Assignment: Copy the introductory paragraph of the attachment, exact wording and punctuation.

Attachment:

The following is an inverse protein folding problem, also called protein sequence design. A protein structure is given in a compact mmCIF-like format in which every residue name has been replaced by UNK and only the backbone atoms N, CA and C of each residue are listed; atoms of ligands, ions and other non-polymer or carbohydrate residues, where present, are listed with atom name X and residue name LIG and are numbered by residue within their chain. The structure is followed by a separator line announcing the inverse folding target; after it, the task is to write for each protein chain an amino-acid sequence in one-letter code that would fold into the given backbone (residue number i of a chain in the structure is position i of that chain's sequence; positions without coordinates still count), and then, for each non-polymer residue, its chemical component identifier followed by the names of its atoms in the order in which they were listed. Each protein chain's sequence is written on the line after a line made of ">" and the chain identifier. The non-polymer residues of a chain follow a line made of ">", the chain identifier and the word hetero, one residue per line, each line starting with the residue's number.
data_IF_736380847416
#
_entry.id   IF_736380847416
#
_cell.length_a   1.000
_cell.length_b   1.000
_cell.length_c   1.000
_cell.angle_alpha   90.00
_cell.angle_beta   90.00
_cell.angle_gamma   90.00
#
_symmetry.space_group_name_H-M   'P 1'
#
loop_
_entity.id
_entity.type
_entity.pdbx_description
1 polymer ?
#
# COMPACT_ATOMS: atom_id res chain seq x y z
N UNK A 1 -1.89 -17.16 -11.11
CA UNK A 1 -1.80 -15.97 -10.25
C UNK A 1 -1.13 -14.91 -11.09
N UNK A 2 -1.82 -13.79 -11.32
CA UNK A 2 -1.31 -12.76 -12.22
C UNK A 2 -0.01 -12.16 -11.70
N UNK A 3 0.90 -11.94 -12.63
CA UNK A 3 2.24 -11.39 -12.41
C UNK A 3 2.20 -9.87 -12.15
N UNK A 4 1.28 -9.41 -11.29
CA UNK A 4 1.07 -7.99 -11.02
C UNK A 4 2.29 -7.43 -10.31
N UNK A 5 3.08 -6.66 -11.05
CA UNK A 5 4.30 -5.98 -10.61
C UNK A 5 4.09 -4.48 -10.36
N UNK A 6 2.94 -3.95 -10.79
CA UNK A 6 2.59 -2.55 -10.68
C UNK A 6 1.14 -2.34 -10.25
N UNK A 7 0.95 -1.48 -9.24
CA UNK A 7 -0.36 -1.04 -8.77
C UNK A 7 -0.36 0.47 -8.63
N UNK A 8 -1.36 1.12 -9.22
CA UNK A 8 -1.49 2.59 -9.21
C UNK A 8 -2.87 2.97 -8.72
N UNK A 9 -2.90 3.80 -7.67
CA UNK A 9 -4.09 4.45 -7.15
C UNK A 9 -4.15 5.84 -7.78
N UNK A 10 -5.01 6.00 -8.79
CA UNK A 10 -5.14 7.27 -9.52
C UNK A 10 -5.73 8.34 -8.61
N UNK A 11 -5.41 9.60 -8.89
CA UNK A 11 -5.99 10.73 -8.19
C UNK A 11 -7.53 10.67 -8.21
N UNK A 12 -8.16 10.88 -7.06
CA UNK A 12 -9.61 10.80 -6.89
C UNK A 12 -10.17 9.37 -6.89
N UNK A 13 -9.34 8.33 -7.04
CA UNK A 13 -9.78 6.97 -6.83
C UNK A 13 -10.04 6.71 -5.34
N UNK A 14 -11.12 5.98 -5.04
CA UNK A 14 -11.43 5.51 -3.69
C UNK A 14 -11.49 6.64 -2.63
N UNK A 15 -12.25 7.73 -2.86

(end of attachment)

The following is an inverse protein folding problem, also called protein sequence design. A protein structure is given in a compact mmCIF-like format in which every residue name has been replaced by UNK and only the backbone atoms N, CA and C of each residue are listed; atoms of ligands, ions and other non-polymer or carbohydrate residues, where present, are listed with atom name X and residue name LIG and are numbered by residue within their chain. The structure is followed by a separator line announcing the inverse folding target; after it, the task is to write for each protein chain an amino-acid sequence in one-letter code that would fold into the given backbone (residue number i of a chain in the structure is position i of that chain's sequence; positions without coordinates still count), and then, for each non-polymer residue, its chemical component identifier followed by the names of its atoms in the order in which they were listed. Each protein chain's sequence is written on the line after a line made of ">" and the chain identifier. The non-polymer residues of a chain follow a line made of ">", the chain identifier and the word hetero, one residue per line, each line starting with the residue's number.